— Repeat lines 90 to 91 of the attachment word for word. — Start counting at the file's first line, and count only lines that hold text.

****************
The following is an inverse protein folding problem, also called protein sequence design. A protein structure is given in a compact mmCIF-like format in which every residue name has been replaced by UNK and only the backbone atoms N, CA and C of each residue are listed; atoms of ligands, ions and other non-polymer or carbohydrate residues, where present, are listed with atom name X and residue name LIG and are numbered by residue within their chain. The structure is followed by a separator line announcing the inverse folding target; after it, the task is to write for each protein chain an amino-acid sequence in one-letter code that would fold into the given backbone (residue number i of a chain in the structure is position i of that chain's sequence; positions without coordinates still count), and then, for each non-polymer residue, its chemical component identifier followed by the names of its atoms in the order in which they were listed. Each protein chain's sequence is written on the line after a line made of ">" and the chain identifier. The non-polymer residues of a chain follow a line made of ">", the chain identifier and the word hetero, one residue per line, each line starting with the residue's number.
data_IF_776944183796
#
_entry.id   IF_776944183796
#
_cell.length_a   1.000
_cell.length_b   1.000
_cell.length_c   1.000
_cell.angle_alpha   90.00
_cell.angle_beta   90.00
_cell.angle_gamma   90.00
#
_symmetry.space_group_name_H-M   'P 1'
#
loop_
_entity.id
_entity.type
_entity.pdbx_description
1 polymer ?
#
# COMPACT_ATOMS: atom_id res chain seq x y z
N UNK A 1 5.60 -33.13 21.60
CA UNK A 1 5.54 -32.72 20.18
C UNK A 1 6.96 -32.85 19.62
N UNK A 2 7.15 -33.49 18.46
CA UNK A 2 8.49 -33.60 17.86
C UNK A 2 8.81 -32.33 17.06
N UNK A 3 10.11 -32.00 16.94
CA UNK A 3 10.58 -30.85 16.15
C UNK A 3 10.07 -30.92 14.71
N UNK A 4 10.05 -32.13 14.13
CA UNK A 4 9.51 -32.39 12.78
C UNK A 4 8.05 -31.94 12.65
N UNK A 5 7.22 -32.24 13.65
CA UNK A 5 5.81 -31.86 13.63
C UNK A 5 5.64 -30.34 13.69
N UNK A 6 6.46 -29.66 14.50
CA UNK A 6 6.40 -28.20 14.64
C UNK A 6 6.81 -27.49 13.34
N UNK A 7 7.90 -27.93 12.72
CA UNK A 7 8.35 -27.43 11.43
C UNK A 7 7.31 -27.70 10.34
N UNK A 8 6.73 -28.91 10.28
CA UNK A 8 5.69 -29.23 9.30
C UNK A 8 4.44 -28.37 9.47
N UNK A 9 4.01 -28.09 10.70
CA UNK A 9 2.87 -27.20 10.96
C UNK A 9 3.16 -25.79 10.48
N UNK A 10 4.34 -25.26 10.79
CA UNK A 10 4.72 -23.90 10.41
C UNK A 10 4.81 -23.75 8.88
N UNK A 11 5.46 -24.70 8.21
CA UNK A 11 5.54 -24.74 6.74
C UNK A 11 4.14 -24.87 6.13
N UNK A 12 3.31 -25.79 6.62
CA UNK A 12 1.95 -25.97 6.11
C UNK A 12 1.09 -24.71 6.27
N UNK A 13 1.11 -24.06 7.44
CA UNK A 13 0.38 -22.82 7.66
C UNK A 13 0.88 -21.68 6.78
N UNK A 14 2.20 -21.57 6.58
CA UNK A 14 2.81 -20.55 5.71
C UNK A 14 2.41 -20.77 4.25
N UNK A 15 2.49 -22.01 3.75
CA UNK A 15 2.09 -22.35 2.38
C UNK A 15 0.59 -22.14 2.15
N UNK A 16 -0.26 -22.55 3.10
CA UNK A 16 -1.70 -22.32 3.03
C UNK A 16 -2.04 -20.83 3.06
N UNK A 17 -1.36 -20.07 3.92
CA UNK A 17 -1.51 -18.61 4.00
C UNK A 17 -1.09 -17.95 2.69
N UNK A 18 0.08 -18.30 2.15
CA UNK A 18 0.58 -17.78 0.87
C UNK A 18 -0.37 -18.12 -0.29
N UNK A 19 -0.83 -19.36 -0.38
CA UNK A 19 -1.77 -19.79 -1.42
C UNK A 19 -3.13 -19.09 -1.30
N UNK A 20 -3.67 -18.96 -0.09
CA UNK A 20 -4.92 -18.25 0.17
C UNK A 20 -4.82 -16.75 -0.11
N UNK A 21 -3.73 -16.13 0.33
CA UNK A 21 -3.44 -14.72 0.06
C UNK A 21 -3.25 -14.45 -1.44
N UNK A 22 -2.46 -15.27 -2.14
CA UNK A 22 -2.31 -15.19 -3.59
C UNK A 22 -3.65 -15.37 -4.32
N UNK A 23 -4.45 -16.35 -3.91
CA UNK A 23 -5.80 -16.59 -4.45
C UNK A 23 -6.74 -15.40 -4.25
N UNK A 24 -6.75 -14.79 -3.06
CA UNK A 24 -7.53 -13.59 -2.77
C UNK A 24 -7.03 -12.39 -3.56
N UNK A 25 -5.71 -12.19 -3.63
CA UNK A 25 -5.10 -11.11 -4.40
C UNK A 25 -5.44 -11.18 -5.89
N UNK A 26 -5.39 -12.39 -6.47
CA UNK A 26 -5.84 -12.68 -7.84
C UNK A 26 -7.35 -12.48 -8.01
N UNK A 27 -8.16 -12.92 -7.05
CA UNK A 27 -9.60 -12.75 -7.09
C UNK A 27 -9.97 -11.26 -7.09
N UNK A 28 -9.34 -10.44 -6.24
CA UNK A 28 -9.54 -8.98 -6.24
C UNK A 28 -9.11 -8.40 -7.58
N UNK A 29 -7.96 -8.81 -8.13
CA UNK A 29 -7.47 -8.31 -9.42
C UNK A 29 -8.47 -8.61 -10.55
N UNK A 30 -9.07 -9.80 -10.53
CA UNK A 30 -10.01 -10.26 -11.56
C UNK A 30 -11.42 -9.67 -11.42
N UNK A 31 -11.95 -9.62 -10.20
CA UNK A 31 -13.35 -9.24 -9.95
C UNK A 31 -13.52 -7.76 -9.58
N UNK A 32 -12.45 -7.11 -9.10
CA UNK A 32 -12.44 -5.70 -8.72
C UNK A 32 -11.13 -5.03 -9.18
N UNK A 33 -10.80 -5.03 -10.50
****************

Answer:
C UNK A 23 -6.74 -15.40 -4.25
N UNK A 24 -6.75 -14.79 -3.06